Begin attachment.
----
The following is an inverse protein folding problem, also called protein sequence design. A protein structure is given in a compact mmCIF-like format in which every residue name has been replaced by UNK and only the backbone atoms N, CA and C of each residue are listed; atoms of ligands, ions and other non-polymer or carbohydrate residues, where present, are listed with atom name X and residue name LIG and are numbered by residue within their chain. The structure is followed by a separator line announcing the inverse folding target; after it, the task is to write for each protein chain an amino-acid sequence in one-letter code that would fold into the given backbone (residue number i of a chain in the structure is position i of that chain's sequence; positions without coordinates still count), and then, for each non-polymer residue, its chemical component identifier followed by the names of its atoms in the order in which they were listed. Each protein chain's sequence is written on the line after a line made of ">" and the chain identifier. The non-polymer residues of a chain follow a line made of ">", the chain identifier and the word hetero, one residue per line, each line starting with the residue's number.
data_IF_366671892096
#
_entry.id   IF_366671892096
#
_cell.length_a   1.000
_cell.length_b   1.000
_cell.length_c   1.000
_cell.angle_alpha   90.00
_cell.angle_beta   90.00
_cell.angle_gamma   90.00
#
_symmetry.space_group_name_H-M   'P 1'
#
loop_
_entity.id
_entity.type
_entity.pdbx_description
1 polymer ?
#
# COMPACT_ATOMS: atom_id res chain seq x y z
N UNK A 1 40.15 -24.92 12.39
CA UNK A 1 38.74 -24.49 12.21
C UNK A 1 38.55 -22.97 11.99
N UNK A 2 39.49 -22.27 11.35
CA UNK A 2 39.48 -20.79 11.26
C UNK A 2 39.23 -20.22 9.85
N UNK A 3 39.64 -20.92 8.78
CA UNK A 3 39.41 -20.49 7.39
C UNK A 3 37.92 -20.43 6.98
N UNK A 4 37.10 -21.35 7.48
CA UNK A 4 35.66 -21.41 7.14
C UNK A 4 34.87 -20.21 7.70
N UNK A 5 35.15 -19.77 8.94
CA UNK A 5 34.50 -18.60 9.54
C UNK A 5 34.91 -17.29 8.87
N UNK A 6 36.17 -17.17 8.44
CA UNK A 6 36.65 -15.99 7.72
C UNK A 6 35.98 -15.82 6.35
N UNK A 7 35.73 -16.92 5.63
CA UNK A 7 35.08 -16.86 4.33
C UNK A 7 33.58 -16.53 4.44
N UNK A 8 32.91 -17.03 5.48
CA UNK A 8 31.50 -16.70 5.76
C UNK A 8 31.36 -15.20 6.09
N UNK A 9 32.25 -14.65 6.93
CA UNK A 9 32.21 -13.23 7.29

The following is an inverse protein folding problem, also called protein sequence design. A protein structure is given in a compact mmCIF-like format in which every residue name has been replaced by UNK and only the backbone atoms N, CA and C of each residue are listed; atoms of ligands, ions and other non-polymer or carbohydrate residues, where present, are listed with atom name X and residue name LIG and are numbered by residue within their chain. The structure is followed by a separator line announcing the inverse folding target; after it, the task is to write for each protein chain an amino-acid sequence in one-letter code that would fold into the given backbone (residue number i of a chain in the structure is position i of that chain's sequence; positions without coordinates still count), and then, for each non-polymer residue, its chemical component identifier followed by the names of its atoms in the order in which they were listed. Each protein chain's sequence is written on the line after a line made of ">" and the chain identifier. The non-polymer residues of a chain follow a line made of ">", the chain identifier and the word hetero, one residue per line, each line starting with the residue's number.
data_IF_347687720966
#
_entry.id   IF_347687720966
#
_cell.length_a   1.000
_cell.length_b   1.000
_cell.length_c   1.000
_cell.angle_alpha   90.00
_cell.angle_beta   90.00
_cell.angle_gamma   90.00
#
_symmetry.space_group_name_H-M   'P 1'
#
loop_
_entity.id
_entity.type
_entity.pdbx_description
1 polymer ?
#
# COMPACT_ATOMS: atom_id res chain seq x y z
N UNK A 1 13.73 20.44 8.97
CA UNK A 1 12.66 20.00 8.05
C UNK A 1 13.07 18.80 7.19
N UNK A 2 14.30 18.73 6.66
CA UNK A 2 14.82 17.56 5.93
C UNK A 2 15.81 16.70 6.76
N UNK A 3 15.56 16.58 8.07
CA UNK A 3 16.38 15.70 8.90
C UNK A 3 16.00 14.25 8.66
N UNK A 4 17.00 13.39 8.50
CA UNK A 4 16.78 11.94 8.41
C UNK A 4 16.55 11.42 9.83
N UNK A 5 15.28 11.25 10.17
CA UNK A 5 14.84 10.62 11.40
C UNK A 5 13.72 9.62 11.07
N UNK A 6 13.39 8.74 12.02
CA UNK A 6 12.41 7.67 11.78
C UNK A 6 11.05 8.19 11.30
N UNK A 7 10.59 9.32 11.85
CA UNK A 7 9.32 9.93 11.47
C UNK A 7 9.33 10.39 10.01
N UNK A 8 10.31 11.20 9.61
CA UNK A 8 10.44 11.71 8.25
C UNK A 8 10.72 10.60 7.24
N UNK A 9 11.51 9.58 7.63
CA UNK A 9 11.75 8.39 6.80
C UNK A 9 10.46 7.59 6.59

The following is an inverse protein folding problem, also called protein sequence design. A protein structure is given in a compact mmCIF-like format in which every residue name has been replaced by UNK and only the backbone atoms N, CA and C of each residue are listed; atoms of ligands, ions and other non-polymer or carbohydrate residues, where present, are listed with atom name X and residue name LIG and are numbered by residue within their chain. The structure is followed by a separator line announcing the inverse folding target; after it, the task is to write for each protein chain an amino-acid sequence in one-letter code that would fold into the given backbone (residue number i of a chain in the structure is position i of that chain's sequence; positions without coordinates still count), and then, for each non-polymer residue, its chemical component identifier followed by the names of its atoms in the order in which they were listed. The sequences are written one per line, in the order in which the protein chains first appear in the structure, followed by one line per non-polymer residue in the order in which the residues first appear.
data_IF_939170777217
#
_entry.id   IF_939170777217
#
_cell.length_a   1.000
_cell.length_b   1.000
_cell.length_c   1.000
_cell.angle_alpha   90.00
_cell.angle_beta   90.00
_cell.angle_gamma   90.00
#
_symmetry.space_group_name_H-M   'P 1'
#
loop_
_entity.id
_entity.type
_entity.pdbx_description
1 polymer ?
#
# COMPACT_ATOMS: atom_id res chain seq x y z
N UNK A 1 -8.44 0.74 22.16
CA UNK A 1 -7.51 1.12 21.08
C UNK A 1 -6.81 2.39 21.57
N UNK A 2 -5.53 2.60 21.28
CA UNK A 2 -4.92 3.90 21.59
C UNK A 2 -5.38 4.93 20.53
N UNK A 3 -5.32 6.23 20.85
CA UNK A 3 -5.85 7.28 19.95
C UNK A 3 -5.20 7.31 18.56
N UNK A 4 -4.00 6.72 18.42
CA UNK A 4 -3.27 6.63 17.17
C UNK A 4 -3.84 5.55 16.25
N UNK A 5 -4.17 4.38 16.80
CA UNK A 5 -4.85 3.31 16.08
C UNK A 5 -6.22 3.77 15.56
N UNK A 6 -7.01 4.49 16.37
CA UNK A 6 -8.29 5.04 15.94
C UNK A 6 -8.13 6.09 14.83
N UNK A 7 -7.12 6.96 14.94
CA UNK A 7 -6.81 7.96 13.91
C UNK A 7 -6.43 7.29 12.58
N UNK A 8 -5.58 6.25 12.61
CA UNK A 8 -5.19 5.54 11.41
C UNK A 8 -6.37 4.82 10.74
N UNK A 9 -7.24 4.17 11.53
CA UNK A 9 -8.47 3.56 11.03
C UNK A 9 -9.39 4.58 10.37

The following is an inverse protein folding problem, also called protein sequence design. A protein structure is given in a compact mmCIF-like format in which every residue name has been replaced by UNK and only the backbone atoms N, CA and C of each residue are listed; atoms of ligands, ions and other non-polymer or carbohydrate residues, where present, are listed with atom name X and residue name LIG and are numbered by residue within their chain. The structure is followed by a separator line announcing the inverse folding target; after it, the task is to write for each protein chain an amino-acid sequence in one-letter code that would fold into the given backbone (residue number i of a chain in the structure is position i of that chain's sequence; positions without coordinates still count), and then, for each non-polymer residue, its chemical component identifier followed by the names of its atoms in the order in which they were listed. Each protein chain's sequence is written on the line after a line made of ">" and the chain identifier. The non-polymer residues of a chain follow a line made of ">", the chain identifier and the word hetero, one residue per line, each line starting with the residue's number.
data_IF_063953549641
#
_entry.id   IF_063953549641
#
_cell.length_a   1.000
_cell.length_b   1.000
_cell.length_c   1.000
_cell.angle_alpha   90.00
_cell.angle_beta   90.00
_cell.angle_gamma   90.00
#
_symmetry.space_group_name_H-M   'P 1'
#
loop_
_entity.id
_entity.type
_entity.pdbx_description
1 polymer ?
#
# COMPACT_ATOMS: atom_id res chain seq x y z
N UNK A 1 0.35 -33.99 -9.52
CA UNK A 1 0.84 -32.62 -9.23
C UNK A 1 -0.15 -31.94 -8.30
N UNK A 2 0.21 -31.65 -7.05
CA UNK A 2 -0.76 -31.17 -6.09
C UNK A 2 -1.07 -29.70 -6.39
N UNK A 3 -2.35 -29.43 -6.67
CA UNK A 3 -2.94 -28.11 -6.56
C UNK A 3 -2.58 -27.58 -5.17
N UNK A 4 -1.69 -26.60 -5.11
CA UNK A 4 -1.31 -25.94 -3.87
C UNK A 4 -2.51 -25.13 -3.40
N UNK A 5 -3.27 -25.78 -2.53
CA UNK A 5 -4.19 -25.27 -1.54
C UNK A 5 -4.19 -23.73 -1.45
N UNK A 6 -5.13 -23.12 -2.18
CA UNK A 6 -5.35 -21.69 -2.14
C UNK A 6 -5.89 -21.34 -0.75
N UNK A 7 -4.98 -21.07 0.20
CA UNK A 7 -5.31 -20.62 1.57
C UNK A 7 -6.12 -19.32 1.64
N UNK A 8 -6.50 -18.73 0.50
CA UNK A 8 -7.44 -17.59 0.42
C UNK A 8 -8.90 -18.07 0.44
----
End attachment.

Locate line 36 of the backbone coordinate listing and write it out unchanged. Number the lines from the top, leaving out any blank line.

C UNK A 5 34.91 -17.29 8.87